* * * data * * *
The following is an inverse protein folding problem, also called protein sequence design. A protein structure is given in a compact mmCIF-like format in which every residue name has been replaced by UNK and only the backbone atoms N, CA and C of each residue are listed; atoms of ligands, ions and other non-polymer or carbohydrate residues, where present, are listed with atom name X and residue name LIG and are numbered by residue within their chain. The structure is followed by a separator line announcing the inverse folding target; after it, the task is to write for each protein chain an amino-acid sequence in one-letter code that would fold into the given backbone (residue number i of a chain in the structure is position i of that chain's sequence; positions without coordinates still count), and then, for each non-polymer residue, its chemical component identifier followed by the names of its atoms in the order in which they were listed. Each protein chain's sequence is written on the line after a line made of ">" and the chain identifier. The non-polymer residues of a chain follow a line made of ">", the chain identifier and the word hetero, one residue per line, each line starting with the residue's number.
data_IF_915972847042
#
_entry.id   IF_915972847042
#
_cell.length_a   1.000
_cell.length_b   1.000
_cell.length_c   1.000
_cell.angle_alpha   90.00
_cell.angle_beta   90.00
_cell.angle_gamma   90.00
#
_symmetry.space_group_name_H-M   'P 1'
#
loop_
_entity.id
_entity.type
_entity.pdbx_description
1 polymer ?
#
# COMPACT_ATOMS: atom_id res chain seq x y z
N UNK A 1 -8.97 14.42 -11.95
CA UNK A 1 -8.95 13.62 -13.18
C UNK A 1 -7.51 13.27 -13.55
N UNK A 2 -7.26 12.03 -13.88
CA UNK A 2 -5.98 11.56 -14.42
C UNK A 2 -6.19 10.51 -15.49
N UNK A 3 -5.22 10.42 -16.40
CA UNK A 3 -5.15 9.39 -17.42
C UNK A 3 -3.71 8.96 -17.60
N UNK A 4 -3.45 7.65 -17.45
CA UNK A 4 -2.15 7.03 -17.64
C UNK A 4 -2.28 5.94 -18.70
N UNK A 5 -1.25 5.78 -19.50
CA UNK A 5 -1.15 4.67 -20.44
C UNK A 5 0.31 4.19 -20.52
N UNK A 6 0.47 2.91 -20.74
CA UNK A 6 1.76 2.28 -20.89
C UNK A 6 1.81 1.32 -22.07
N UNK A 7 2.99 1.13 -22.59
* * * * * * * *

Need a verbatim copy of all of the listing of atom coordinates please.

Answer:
The following is an inverse protein folding problem, also called protein sequence design. A protein structure is given in a compact mmCIF-like format in which every residue name has been replaced by UNK and only the backbone atoms N, CA and C of each residue are listed; atoms of ligands, ions and other non-polymer or carbohydrate residues, where present, are listed with atom name X and residue name LIG and are numbered by residue within their chain. The structure is followed by a separator line announcing the inverse folding target; after it, the task is to write for each protein chain an amino-acid sequence in one-letter code that would fold into the given backbone (residue number i of a chain in the structure is position i of that chain's sequence; positions without coordinates still count), and then, for each non-polymer residue, its chemical component identifier followed by the names of its atoms in the order in which they were listed. Each protein chain's sequence is written on the line after a line made of ">" and the chain identifier. The non-polymer residues of a chain follow a line made of ">", the chain identifier and the word hetero, one residue per line, each line starting with the residue's number.
data_IF_915972847042
#
_entry.id   IF_915972847042
#
_cell.length_a   1.000
_cell.length_b   1.000
_cell.length_c   1.000
_cell.angle_alpha   90.00
_cell.angle_beta   90.00
_cell.angle_gamma   90.00
#
_symmetry.space_group_name_H-M   'P 1'
#
loop_
_entity.id
_entity.type
_entity.pdbx_description
1 polymer ?
#
# COMPACT_ATOMS: atom_id res chain seq x y z
N UNK A 1 -8.97 14.42 -11.95
CA UNK A 1 -8.95 13.62 -13.18
C UNK A 1 -7.51 13.27 -13.55
N UNK A 2 -7.26 12.03 -13.88
CA UNK A 2 -5.98 11.56 -14.42
C UNK A 2 -6.19 10.51 -15.49
N UNK A 3 -5.22 10.42 -16.40
CA UNK A 3 -5.15 9.39 -17.42
C UNK A 3 -3.71 8.96 -17.60
N UNK A 4 -3.45 7.65 -17.45
CA UNK A 4 -2.15 7.03 -17.64
C UNK A 4 -2.28 5.94 -18.70
N UNK A 5 -1.25 5.78 -19.50
CA UNK A 5 -1.15 4.67 -20.44
C UNK A 5 0.31 4.19 -20.52
N UNK A 6 0.47 2.91 -20.74
CA UNK A 6 1.76 2.28 -20.89
C UNK A 6 1.81 1.32 -22.07
N UNK A 7 2.99 1.13 -22.59